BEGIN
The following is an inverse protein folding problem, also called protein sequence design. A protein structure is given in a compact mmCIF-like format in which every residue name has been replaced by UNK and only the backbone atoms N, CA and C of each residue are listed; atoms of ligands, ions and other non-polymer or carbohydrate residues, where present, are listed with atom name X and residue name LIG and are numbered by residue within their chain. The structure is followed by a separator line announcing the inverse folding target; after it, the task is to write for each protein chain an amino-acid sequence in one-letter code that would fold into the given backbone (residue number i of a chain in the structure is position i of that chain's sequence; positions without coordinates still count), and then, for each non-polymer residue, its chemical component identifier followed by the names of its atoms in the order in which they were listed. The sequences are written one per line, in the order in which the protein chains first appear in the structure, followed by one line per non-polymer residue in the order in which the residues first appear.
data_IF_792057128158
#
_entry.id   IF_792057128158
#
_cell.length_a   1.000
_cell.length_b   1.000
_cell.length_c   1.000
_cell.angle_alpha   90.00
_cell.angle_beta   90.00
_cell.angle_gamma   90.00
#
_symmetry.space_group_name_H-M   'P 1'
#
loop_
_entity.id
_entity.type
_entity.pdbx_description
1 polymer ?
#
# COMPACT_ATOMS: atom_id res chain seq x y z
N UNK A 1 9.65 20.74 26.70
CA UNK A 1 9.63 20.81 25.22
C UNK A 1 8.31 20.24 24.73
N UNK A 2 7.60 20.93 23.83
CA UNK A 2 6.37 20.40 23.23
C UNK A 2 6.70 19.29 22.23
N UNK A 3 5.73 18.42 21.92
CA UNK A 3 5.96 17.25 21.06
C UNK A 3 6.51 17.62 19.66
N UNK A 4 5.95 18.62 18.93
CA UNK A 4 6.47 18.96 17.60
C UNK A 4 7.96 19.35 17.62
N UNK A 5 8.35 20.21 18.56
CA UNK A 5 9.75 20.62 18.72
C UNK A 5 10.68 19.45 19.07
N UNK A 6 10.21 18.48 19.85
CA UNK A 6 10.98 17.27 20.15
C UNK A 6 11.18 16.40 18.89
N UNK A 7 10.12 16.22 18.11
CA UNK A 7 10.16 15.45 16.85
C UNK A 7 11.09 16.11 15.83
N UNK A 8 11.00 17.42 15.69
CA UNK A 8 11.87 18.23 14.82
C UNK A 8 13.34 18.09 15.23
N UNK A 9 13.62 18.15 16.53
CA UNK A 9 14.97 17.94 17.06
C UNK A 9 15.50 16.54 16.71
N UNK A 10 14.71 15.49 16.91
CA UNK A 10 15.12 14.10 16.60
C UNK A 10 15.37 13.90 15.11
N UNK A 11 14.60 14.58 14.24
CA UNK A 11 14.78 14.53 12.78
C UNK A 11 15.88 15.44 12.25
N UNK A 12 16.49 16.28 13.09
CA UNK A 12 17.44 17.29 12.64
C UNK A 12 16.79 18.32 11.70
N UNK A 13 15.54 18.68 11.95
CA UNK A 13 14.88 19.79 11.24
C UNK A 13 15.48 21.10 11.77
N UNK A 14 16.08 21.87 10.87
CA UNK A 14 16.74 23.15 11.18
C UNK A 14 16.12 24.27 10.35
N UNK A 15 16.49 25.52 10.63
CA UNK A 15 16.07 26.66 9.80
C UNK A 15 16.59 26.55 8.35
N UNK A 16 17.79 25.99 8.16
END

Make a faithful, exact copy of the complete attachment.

The following is an inverse protein folding problem, also called protein sequence design. A protein structure is given in a compact mmCIF-like format in which every residue name has been replaced by UNK and only the backbone atoms N, CA and C of each residue are listed; atoms of ligands, ions and other non-polymer or carbohydrate residues, where present, are listed with atom name X and residue name LIG and are numbered by residue within their chain. The structure is followed by a separator line announcing the inverse folding target; after it, the task is to write for each protein chain an amino-acid sequence in one-letter code that would fold into the given backbone (residue number i of a chain in the structure is position i of that chain's sequence; positions without coordinates still count), and then, for each non-polymer residue, its chemical component identifier followed by the names of its atoms in the order in which they were listed. The sequences are written one per line, in the order in which the protein chains first appear in the structure, followed by one line per non-polymer residue in the order in which the residues first appear.
data_IF_792057128158
#
_entry.id   IF_792057128158
#
_cell.length_a   1.000
_cell.length_b   1.000
_cell.length_c   1.000
_cell.angle_alpha   90.00
_cell.angle_beta   90.00
_cell.angle_gamma   90.00
#
_symmetry.space_group_name_H-M   'P 1'
#
loop_
_entity.id
_entity.type
_entity.pdbx_description
1 polymer ?
#
# COMPACT_ATOMS: atom_id res chain seq x y z
N UNK A 1 9.65 20.74 26.70
CA UNK A 1 9.63 20.81 25.22
C UNK A 1 8.31 20.24 24.73
N UNK A 2 7.60 20.93 23.83
CA UNK A 2 6.37 20.40 23.23
C UNK A 2 6.70 19.29 22.23
N UNK A 3 5.73 18.42 21.92
CA UNK A 3 5.96 17.25 21.06
C UNK A 3 6.51 17.62 19.66
N UNK A 4 5.95 18.62 18.93
CA UNK A 4 6.47 18.96 17.60
C UNK A 4 7.96 19.35 17.62
N UNK A 5 8.35 20.21 18.56
CA UNK A 5 9.75 20.62 18.72
C UNK A 5 10.68 19.45 19.07
N UNK A 6 10.21 18.48 19.85
CA UNK A 6 10.98 17.27 20.15
C UNK A 6 11.18 16.40 18.89
N UNK A 7 10.12 16.22 18.11
CA UNK A 7 10.16 15.45 16.85
C UNK A 7 11.09 16.11 15.83
N UNK A 8 11.00 17.42 15.69
CA UNK A 8 11.87 18.23 14.82
C UNK A 8 13.34 18.09 15.23
N UNK A 9 13.62 18.15 16.53
CA UNK A 9 14.97 17.94 17.06
C UNK A 9 15.50 16.54 16.71
N UNK A 10 14.71 15.49 16.91
CA UNK A 10 15.12 14.10 16.60
C UNK A 10 15.37 13.90 15.11
N UNK A 11 14.60 14.58 14.24
CA UNK A 11 14.78 14.53 12.78
C UNK A 11 15.88 15.44 12.25
N UNK A 12 16.49 16.28 13.09
CA UNK A 12 17.44 17.29 12.64
C UNK A 12 16.79 18.32 11.70
N UNK A 13 15.54 18.68 11.95
CA UNK A 13 14.88 19.79 11.24
C UNK A 13 15.48 21.10 11.77
N UNK A 14 16.08 21.87 10.87
CA UNK A 14 16.74 23.15 11.18
C UNK A 14 16.12 24.27 10.35
N UNK A 15 16.49 25.52 10.63
CA UNK A 15 16.07 26.66 9.80
C UNK A 15 16.59 26.55 8.35
N UNK A 16 17.79 25.99 8.16